This was taken by my friend Judyth at the SchluperBowl – an occasional soft ball game Steve, Stu (Toronto) and I organised on the Heath. The lime green shirt I’m wearing was bought with Steve and/or Stu at a shop in Middle Lane, Crouch End after a Saturday morning gathering at Wisteria cafe. We all bought a green jacket there and I wore mine today in honour of Steve.

The last of the Green Jackets

The last of the Green Jackets

Stu’s is now history. And of course Steve’s is lost in time. I was particularly conscious of Steve’s presence two evenings ago when I went to see Beautiful, the Broadway musical about the life and times of the great songwriting partnership of Carole King and Gerry Goffin. When Lewisham’s own Katie Brayben (playing CK) sang Natural Woman, that’s when the dust got in my eyes. I laughed, I smiled, I shook a leg. What an uplifting, entertaining production – way beyond anything I expected. I had been told by Jonathan Shalit a few days before (at a breakfast at The Ivy thrown by his agency ROAR) that it was a good show, but I was largely going as a treat for my other half, who has You’ve Got a Friend as her party piece. She grew up with Tapestry because they were doing hippy in Eire when we were doing punk here in London.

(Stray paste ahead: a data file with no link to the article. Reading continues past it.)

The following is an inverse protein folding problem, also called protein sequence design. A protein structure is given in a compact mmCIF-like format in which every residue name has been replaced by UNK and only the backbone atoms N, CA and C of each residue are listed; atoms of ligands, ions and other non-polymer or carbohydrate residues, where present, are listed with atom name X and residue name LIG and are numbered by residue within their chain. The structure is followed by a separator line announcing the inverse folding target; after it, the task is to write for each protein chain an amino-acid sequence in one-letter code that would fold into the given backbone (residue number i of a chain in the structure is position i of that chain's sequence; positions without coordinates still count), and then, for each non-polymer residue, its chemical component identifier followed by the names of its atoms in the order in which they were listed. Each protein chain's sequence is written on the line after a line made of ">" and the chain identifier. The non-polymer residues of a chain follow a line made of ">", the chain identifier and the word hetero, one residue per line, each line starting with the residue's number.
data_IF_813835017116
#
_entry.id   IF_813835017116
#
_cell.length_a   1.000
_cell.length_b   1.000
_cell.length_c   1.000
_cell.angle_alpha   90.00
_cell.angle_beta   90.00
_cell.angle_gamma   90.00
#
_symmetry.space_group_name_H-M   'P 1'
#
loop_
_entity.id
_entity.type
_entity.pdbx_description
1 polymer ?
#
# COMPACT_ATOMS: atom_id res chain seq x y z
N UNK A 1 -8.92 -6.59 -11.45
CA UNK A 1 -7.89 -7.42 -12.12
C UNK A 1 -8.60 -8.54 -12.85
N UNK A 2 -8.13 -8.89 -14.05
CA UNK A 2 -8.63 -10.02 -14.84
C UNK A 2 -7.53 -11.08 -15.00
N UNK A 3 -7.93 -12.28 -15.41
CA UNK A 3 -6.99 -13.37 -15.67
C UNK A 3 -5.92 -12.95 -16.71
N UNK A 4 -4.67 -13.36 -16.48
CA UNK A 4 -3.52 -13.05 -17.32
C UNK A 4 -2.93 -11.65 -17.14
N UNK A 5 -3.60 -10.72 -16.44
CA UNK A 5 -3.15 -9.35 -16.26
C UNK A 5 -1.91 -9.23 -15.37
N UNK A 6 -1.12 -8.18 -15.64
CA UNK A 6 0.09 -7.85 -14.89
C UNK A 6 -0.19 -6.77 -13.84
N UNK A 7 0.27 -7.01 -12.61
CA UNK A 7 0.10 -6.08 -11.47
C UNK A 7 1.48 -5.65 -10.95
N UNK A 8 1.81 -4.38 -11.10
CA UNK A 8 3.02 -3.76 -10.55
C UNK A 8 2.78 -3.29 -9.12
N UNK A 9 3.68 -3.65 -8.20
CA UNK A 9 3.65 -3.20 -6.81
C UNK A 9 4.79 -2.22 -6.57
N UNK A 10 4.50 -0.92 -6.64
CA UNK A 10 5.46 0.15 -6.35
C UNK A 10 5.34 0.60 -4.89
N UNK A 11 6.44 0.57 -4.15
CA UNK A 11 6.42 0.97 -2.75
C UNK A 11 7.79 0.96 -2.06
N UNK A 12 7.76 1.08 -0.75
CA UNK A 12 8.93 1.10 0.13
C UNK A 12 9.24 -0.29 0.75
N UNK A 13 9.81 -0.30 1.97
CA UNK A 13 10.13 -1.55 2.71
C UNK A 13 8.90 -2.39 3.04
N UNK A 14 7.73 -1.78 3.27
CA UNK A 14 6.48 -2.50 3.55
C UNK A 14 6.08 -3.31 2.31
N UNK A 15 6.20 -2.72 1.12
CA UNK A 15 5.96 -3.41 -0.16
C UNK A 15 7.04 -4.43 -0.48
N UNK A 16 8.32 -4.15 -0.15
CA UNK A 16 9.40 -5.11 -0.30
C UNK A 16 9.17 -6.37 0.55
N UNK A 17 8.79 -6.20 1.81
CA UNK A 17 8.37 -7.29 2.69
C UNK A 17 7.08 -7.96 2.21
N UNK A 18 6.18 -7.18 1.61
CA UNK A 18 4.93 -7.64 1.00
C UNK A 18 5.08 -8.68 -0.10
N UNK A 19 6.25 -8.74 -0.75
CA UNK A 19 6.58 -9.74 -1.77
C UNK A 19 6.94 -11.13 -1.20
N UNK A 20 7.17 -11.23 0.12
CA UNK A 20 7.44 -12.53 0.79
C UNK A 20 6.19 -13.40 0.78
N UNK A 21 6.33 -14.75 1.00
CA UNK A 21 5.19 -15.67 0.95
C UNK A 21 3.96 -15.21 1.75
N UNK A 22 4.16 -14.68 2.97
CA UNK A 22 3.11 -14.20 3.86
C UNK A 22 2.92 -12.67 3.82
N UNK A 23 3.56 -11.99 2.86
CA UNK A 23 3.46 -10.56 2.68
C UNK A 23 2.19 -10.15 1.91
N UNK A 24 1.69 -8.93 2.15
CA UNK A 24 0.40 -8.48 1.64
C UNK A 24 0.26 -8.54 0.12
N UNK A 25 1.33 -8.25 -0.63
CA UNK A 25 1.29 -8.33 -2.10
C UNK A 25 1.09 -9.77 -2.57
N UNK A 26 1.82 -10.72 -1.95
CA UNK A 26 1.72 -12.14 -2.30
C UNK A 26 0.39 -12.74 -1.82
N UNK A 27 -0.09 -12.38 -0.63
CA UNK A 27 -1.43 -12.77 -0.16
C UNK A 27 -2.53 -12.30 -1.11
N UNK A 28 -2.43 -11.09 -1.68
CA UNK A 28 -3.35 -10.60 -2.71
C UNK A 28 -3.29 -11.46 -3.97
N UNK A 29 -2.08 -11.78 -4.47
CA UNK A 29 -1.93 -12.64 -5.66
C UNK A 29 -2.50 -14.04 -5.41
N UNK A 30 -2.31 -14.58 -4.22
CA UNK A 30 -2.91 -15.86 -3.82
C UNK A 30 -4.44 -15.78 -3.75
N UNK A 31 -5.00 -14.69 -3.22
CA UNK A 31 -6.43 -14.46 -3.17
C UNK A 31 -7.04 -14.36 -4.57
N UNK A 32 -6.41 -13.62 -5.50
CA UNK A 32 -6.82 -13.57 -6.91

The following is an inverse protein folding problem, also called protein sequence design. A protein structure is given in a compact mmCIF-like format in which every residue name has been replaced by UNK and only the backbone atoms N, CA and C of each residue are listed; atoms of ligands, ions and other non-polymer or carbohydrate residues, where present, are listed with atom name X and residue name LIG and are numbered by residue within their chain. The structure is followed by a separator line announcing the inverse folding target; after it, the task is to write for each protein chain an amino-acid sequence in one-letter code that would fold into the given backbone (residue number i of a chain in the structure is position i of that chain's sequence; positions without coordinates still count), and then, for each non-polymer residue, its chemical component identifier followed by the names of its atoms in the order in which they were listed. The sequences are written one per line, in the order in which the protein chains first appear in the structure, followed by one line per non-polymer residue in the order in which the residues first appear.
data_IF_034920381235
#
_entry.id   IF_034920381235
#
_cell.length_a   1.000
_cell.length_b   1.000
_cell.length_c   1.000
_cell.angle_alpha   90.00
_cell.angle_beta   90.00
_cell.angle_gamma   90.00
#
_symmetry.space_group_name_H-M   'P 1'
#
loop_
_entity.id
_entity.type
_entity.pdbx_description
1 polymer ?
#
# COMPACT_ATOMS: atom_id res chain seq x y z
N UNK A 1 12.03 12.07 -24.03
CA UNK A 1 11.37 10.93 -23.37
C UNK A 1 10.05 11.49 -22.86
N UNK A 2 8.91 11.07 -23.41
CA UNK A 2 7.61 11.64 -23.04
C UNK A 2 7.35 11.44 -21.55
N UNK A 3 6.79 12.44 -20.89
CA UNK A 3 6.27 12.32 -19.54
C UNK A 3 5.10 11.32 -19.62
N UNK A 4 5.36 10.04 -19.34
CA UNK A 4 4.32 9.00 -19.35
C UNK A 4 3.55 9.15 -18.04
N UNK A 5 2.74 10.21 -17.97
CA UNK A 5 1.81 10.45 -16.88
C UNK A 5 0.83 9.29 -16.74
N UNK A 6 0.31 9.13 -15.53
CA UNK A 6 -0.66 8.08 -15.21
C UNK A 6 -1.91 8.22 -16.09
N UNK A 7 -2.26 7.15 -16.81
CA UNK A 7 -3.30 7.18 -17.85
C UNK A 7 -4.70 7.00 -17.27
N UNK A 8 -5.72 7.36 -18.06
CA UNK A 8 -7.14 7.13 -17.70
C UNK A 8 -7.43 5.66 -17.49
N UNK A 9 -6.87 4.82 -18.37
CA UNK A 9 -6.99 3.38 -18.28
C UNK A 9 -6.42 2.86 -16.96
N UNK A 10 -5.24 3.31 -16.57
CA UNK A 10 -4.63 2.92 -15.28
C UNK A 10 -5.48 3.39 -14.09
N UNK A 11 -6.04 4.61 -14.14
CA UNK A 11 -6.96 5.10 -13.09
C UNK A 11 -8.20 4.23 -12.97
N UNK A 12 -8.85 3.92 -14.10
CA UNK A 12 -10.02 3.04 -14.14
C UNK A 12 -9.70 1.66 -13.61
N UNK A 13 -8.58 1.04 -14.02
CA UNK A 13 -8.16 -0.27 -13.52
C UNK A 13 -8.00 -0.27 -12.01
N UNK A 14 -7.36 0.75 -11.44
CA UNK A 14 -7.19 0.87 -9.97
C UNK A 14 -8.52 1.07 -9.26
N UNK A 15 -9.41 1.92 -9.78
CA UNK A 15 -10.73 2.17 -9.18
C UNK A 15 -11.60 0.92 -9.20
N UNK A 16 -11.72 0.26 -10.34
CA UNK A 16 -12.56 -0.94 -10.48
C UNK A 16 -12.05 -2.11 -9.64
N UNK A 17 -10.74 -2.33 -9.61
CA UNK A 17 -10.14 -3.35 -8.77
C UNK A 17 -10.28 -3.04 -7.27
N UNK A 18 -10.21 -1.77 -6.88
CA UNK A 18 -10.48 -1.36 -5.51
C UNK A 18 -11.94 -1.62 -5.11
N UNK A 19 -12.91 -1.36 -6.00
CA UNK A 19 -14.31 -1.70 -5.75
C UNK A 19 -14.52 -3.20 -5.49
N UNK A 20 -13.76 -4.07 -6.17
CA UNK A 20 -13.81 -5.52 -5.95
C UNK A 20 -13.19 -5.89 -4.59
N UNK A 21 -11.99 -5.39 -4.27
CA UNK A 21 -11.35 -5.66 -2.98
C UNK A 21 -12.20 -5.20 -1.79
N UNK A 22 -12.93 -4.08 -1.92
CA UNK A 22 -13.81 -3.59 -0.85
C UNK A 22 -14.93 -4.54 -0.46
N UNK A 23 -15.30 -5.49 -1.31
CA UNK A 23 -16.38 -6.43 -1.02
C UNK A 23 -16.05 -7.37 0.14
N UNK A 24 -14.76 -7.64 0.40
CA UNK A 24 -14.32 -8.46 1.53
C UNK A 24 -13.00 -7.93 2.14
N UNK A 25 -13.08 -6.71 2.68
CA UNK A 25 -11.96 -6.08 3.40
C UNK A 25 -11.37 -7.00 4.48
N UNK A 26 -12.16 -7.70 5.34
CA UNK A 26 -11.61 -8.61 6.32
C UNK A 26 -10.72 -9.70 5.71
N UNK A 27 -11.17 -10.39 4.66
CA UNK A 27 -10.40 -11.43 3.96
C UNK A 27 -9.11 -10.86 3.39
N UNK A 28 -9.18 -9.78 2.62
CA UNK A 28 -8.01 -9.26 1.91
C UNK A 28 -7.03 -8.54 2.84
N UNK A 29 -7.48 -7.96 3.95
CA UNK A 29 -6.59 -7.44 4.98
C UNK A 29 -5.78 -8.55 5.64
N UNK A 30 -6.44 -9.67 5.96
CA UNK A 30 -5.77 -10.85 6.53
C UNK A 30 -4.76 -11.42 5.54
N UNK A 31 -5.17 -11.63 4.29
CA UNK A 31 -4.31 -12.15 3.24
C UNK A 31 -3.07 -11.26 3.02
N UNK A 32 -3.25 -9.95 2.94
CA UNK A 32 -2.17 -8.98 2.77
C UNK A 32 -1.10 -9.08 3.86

What the show made you realise is what an amazing array of brilliant songs Goffin-King wrote – from The Drifters Up on the Roof to The Shirelles Will You Still Love Me Tomorrow – across a number of years. The backbone of the story was the craft of song-writing, played out in the friendly rivalry between Carole & Gerry and Cynthia Weil & Barry Mann, either side of a thin partition in the Brill Building song factory.

Tonight my mum gave me a clipping about the performance the night before. Seemingly Carole King was in the audience unbeknownst to Katie Brayben and joined her in a rendition of You’ve Got a Friend after the show. That’s a moment I’d have loved to have witnessed – Katie seeing Carole emerge from the audience.